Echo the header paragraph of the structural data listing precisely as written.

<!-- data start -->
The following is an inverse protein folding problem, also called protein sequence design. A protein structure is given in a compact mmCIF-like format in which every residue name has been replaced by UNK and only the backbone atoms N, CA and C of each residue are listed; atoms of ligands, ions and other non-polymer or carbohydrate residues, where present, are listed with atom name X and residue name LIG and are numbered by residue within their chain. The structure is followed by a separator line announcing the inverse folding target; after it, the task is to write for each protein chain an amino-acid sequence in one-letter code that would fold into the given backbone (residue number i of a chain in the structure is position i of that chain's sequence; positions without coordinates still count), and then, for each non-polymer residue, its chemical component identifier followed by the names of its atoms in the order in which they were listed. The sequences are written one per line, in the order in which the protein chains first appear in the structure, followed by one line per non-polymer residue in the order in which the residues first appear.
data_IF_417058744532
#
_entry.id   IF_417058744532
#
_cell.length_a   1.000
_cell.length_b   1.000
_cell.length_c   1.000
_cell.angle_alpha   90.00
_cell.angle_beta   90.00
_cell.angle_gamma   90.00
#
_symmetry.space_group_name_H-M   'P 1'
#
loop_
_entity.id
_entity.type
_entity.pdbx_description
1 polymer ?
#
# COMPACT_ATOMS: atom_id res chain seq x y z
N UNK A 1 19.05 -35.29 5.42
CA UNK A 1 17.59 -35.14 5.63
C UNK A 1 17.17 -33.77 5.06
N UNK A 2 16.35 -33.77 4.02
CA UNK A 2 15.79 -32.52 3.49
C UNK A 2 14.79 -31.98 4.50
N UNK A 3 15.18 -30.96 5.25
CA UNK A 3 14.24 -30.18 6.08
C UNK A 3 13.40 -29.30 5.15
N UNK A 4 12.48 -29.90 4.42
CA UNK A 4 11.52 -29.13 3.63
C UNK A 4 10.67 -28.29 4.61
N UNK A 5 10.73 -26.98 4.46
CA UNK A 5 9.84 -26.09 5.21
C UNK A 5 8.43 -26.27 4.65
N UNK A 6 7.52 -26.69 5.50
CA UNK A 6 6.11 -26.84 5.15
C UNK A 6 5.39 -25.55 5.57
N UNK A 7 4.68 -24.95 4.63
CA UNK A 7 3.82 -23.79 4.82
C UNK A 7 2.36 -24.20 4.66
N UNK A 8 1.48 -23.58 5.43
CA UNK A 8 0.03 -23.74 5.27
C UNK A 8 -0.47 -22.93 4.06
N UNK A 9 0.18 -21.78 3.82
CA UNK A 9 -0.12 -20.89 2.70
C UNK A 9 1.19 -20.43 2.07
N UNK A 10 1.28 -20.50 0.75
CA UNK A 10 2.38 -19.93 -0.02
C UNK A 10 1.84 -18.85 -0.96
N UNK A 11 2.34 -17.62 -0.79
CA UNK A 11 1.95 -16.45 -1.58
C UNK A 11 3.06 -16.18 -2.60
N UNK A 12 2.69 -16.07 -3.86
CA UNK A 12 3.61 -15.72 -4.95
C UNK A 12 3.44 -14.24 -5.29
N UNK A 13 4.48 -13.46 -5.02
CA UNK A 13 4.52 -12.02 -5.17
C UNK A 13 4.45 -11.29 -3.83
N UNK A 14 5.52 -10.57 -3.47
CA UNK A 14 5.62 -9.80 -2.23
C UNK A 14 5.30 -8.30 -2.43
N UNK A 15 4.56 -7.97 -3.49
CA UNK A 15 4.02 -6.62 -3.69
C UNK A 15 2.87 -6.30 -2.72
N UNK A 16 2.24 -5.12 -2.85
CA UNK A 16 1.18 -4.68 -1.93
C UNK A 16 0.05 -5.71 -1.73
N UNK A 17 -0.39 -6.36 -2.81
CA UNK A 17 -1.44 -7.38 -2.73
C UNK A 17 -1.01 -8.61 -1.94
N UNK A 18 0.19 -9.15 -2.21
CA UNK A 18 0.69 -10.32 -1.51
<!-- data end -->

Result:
The following is an inverse protein folding problem, also called protein sequence design. A protein structure is given in a compact mmCIF-like format in which every residue name has been replaced by UNK and only the backbone atoms N, CA and C of each residue are listed; atoms of ligands, ions and other non-polymer or carbohydrate residues, where present, are listed with atom name X and residue name LIG and are numbered by residue within their chain. The structure is followed by a separator line announcing the inverse folding target; after it, the task is to write for each protein chain an amino-acid sequence in one-letter code that would fold into the given backbone (residue number i of a chain in the structure is position i of that chain's sequence; positions without coordinates still count), and then, for each non-polymer residue, its chemical component identifier followed by the names of its atoms in the order in which they were listed. The sequences are written one per line, in the order in which the protein chains first appear in the structure, followed by one line per non-polymer residue in the order in which the residues first appear.